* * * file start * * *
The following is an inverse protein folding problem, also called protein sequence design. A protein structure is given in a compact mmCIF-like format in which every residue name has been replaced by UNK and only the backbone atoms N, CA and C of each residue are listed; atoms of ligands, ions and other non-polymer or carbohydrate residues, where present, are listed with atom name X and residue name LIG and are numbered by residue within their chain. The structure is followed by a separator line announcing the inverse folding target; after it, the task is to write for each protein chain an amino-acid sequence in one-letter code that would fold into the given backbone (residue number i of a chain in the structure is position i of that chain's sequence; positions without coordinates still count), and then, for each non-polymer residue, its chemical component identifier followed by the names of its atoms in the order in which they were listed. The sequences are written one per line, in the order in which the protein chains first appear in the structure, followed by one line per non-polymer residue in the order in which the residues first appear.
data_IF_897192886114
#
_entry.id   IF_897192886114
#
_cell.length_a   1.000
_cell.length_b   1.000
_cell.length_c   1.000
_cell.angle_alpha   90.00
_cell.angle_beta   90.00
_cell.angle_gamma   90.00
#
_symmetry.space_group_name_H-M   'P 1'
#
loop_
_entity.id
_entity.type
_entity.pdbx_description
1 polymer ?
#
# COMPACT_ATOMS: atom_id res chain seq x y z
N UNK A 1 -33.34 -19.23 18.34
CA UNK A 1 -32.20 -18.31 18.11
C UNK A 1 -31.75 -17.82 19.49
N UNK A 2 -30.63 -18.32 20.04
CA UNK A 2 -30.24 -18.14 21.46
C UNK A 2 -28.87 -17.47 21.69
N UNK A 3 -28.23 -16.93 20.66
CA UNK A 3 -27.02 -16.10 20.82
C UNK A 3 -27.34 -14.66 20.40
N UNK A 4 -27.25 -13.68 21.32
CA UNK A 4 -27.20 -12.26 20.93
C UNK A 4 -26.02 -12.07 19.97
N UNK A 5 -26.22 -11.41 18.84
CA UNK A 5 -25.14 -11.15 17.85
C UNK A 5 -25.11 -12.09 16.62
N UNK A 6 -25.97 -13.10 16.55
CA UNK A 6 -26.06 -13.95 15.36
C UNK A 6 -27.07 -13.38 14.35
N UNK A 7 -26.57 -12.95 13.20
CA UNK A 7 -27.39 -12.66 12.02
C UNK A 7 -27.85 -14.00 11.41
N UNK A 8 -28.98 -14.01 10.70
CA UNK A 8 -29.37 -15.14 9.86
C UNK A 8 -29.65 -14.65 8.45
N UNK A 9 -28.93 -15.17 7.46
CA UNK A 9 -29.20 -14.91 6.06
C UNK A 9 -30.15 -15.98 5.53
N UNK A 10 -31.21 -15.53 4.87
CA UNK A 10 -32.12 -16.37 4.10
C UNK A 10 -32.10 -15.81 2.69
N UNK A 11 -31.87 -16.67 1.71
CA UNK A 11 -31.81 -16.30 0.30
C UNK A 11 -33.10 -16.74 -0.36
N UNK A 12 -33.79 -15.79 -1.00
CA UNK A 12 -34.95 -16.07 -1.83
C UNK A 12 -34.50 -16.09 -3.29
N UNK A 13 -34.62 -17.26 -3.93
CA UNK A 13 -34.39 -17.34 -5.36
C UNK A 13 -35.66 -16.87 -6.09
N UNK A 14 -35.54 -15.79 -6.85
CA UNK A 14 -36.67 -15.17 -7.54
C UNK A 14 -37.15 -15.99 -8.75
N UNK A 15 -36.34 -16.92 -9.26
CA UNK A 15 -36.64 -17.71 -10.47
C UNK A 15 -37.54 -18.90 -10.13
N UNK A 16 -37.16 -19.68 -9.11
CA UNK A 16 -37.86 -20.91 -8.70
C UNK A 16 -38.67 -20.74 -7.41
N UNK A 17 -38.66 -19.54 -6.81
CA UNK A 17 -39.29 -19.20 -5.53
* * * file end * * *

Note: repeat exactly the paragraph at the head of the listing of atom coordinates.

The following is an inverse protein folding problem, also called protein sequence design. A protein structure is given in a compact mmCIF-like format in which every residue name has been replaced by UNK and only the backbone atoms N, CA and C of each residue are listed; atoms of ligands, ions and other non-polymer or carbohydrate residues, where present, are listed with atom name X and residue name LIG and are numbered by residue within their chain. The structure is followed by a separator line announcing the inverse folding target; after it, the task is to write for each protein chain an amino-acid sequence in one-letter code that would fold into the given backbone (residue number i of a chain in the structure is position i of that chain's sequence; positions without coordinates still count), and then, for each non-polymer residue, its chemical component identifier followed by the names of its atoms in the order in which they were listed. The sequences are written one per line, in the order in which the protein chains first appear in the structure, followed by one line per non-polymer residue in the order in which the residues first appear.